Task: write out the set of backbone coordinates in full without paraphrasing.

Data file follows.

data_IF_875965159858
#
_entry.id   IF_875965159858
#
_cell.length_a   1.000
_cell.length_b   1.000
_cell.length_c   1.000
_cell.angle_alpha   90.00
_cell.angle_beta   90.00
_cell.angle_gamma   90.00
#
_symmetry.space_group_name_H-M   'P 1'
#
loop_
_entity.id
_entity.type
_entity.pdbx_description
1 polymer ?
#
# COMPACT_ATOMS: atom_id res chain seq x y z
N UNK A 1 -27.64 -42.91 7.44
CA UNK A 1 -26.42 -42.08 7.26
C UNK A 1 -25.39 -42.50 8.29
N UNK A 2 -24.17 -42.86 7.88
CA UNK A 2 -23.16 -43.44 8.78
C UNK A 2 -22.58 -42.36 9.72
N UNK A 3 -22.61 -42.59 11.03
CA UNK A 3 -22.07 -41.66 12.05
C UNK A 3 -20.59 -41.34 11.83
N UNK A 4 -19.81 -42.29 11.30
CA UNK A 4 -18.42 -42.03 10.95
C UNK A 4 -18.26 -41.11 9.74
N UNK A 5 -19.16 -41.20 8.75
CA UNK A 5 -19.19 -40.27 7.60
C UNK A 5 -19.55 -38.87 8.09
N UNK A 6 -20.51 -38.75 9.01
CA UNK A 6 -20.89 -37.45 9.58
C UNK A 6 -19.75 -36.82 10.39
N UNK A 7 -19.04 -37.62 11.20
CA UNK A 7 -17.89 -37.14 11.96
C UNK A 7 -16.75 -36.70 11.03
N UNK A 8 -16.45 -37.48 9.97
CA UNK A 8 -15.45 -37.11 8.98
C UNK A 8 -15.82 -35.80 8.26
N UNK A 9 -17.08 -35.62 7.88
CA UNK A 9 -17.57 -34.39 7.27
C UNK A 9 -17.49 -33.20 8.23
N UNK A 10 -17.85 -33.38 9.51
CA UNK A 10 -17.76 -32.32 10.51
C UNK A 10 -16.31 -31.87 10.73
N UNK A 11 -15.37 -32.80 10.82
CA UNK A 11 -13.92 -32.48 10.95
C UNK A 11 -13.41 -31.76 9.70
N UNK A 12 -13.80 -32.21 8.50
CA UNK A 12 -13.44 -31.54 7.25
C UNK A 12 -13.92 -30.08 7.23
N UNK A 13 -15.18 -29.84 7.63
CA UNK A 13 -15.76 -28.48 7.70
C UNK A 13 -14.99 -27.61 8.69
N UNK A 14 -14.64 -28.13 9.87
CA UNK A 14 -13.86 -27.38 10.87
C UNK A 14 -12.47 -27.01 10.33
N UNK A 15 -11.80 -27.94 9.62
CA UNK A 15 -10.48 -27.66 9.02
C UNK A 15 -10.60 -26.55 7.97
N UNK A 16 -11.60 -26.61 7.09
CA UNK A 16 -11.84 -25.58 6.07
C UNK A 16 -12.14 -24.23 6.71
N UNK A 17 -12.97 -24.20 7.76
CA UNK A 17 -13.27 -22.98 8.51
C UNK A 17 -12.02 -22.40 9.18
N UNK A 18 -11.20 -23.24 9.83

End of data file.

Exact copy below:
data_IF_875965159858
#
_entry.id   IF_875965159858
#
_cell.length_a   1.000
_cell.length_b   1.000
_cell.length_c   1.000
_cell.angle_alpha   90.00
_cell.angle_beta   90.00
_cell.angle_gamma   90.00
#
_symmetry.space_group_name_H-M   'P 1'
#
loop_
_entity.id
_entity.type
_entity.pdbx_description
1 polymer ?
#
# COMPACT_ATOMS: atom_id res chain seq x y z
N UNK A 1 -27.64 -42.91 7.44
CA UNK A 1 -26.42 -42.08 7.26
C UNK A 1 -25.39 -42.50 8.29
N UNK A 2 -24.17 -42.86 7.88
CA UNK A 2 -23.16 -43.44 8.78
C UNK A 2 -22.58 -42.36 9.72
N UNK A 3 -22.61 -42.59 11.03
CA UNK A 3 -22.07 -41.66 12.05
C UNK A 3 -20.59 -41.34 11.83
N UNK A 4 -19.81 -42.29 11.30
CA UNK A 4 -18.42 -42.03 10.95
C UNK A 4 -18.26 -41.11 9.74
N UNK A 5 -19.16 -41.20 8.75
CA UNK A 5 -19.19 -40.27 7.60
C UNK A 5 -19.55 -38.87 8.09
N UNK A 6 -20.51 -38.75 9.01
CA UNK A 6 -20.89 -37.45 9.58
C UNK A 6 -19.75 -36.82 10.39
N UNK A 7 -19.04 -37.62 11.20
CA UNK A 7 -17.89 -37.14 11.96
C UNK A 7 -16.75 -36.70 11.03
N UNK A 8 -16.45 -37.48 9.97
CA UNK A 8 -15.45 -37.11 8.98
C UNK A 8 -15.82 -35.80 8.26
N UNK A 9 -17.08 -35.62 7.88
CA UNK A 9 -17.57 -34.39 7.27
C UNK A 9 -17.49 -33.20 8.23
N UNK A 10 -17.85 -33.38 9.51
CA UNK A 10 -17.76 -32.32 10.51
C UNK A 10 -16.31 -31.87 10.73
N UNK A 11 -15.37 -32.80 10.82
CA UNK A 11 -13.92 -32.48 10.95
C UNK A 11 -13.41 -31.76 9.70
N UNK A 12 -13.80 -32.21 8.50
CA UNK A 12 -13.44 -31.54 7.25
C UNK A 12 -13.92 -30.08 7.23
N UNK A 13 -15.18 -29.84 7.63
CA UNK A 13 -15.76 -28.48 7.70
C UNK A 13 -14.99 -27.61 8.69
N UNK A 14 -14.64 -28.13 9.87
CA UNK A 14 -13.86 -27.38 10.87
C UNK A 14 -12.47 -27.01 10.33
N UNK A 15 -11.80 -27.94 9.62
CA UNK A 15 -10.48 -27.66 9.02
C UNK A 15 -10.60 -26.55 7.97
N UNK A 16 -11.60 -26.61 7.09
CA UNK A 16 -11.84 -25.58 6.07
C UNK A 16 -12.14 -24.23 6.71
N UNK A 17 -12.97 -24.20 7.76
CA UNK A 17 -13.27 -22.98 8.51
C UNK A 17 -12.02 -22.40 9.18
N UNK A 18 -11.20 -23.24 9.83